Rss

  • linkedin

Archives for : Tina Fey

Movie Review: “Sisters” is the Hilarious Party You Want to Attend

Okay, let’s not get ahead ourselves. Yes, this film is easily predictable, cheesy, and at times very unrealistic. But with the past few months being filled with intense and dramatic Oscar contenders, Amy Poehler and Tina Fey’s new comedy is just the break we all need.

Directed by Jason Moore (Pitch Perfect) and written by Paula Pell (Saturday Night Live); Sisters follows Maura (Poehler) and Kate (Fey), two sisters who are in two totally different ruts. While Maura struggles with focusing too much on helping others instead of herself, Kate can’t seem to hold a job or even keep track of her daughter (Madison Davenport). To make matters worse they both find out their parents (James Brolin and Dianne Wiest) have decided to sell their childhood home. They return to their old house to clean out their rooms, but soon decide they must throw one last epic party with all their past classmates and Maura’s new crush (Ike Barinholtz) before saying goodbye. What starts off as a dull gathering of old friends, soon turns into a wild and unforgettable rager.

Beyond the slapstick comedy, there is heart. Maura’s need to take on other people’s problems versus dealing with her own and Kate’s inability to take on adult responsibilities adds depth and relatability to these characters. As always, Poehler and Fey, have great chemistry. Though there are flaws and the party might have dragged a little too long. It’s hard to notice or care through the charm of this dynamic duo.

It was also nice to see Ike Barinholtz as an attractive love interest. A nice change from his over-the-top, annoying sidekick role we saw in Neighbors and currently on The Mindy Project. And pro wrestler, John Cena continues to show off his comedic chops after his hilarious role in Trainwreck.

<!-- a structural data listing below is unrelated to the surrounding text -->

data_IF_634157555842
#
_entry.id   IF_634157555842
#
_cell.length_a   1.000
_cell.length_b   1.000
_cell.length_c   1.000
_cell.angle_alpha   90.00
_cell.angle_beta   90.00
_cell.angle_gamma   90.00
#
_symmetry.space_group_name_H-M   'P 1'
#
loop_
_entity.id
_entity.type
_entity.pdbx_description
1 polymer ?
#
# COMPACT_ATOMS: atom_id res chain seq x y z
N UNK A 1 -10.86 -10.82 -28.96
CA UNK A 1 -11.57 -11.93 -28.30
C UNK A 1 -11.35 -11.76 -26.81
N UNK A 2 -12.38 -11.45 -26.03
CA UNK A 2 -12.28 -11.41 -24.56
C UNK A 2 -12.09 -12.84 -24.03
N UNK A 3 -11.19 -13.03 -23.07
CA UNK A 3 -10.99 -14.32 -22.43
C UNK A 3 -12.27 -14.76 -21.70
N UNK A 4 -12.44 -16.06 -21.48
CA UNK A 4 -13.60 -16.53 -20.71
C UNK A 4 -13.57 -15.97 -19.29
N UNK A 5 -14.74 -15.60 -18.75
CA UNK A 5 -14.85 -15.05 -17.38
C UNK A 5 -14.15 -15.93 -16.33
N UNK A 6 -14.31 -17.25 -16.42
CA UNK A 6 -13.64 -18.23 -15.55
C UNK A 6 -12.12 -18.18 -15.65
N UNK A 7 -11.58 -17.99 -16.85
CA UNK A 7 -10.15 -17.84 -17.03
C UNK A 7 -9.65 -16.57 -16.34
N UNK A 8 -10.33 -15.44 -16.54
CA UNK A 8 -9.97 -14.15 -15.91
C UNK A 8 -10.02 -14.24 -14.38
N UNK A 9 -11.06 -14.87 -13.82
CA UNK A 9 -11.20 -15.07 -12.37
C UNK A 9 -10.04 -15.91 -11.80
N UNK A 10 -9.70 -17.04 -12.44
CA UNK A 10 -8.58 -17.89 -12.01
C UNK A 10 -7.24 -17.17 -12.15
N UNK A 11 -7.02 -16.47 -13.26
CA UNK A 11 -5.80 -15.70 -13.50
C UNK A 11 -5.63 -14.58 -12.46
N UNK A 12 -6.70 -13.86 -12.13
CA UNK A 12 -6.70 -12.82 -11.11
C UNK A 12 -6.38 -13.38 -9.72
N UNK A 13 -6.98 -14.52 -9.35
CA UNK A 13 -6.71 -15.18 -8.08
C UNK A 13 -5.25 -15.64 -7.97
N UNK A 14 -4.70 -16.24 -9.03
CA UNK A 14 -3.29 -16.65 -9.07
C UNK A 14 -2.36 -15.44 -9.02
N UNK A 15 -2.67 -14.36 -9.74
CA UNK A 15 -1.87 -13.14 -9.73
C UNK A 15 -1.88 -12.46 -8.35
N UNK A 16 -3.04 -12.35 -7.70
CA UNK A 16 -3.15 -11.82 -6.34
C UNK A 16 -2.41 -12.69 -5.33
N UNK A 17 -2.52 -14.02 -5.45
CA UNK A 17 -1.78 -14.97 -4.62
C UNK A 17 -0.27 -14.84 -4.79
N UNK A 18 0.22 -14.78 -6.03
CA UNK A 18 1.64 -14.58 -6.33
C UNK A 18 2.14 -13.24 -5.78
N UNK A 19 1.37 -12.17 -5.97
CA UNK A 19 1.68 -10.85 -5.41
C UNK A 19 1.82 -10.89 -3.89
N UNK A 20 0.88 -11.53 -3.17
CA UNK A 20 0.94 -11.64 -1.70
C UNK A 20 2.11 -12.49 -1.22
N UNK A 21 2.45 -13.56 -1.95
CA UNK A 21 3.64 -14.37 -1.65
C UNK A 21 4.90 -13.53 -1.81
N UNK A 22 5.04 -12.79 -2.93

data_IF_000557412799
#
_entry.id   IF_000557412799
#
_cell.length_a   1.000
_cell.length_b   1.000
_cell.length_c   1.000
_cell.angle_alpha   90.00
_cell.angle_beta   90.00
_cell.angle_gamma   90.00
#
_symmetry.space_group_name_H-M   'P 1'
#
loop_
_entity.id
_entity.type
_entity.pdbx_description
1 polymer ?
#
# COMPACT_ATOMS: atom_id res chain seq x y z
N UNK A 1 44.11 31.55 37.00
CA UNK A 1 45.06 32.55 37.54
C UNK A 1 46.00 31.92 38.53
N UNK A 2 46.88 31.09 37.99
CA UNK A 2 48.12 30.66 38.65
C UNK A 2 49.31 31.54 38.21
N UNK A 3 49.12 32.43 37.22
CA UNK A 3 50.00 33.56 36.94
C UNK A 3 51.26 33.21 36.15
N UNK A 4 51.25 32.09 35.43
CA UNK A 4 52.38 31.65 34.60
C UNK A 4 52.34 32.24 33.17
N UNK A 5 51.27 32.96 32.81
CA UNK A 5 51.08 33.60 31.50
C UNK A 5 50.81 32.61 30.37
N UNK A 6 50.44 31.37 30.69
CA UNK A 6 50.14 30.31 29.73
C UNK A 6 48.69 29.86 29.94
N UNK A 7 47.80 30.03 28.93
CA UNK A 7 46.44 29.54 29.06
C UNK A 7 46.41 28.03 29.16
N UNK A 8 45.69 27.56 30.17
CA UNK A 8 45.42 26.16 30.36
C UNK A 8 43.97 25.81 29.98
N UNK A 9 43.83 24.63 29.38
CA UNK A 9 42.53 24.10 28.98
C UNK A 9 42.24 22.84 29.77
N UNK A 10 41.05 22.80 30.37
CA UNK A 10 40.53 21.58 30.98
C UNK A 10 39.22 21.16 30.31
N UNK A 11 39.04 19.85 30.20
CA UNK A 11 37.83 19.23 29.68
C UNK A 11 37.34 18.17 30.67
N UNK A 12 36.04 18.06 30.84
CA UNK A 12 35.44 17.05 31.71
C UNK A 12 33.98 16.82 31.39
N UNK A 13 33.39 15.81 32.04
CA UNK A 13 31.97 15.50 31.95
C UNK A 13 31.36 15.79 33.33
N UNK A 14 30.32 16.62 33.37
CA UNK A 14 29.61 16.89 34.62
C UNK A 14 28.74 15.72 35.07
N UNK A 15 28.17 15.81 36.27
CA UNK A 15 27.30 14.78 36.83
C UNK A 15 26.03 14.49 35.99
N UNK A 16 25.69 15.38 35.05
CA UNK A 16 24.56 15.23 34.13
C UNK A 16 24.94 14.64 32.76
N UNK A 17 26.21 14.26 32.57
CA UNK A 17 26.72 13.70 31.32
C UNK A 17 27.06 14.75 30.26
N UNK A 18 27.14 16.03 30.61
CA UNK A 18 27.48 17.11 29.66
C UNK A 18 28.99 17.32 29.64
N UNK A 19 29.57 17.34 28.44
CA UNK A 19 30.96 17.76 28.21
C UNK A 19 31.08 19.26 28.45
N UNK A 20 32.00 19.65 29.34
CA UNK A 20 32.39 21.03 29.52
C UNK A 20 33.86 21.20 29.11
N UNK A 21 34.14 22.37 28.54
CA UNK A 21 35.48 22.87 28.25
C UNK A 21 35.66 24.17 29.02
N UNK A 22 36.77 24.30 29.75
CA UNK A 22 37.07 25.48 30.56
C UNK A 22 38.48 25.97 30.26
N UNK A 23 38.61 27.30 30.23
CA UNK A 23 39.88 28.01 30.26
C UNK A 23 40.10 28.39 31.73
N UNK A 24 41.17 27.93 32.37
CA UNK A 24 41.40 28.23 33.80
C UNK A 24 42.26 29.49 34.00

Amy Poehler and Tina Fey’s last project, Baby Mama, still holds a soft spot for me, and I did care more for that story-line. However, Sisters is still enough of a good time that you won’t even think to make the comparison. So, if you are one of the few that could care less about seeing Star Wars this weekend, hit up Sisters and enjoy the party.

Sisters opens in theaters December 18.

Rating: 3.5/5

“Sisters” Official Trailer HD

 

The 72nd Annual Golden Globe Awards Nominations!

Best Motion Picture, Drama
Boyhood
Foxcatcher
The Imitation Game
Selma
The Theory of Everything

Best Director
Wes Anderson, The Grand Budapest Hotel
Ava DuVernay, Selma
David Fincher, Gone Girl
Alejandro G. Iñárritu, Birdman
Richard Linklater, Boyhood

Best Actor, Drama
Steve Carell, Foxcatcher
Benedict Cumberbatch, The Imitation Game
Jake Gyllenhaal, Nightcrawler
David Oyelowo, Selma
Eddie Redmayne, Theory of Everything

Best Actress, Drama
Jennifer Aniston, Cake
Felicity Jones, The Theory of Everything
Julianne Moore, Still Alice
Rosamund Pike, Gone Girl
Reese Witherspoon, Wild

Best Motion Picture, Musical or Comedy
Birdman
Into the Woods
The Grand Budapest Hotel
Pride
St. Vincent

Best Actor, Musical or Comedy
Ralph Fiennes, The Grand Budapest Hotel
Michael Keaton, Birdman
Bill Murray, St. Vincent
Joaquin Phoenix, Inherent Vice
Christoph Waltz, Big Eyes

Best Actress, Musical or Comedy
Amy Adams, Big Eyes
Emily Blunt, Into the Woods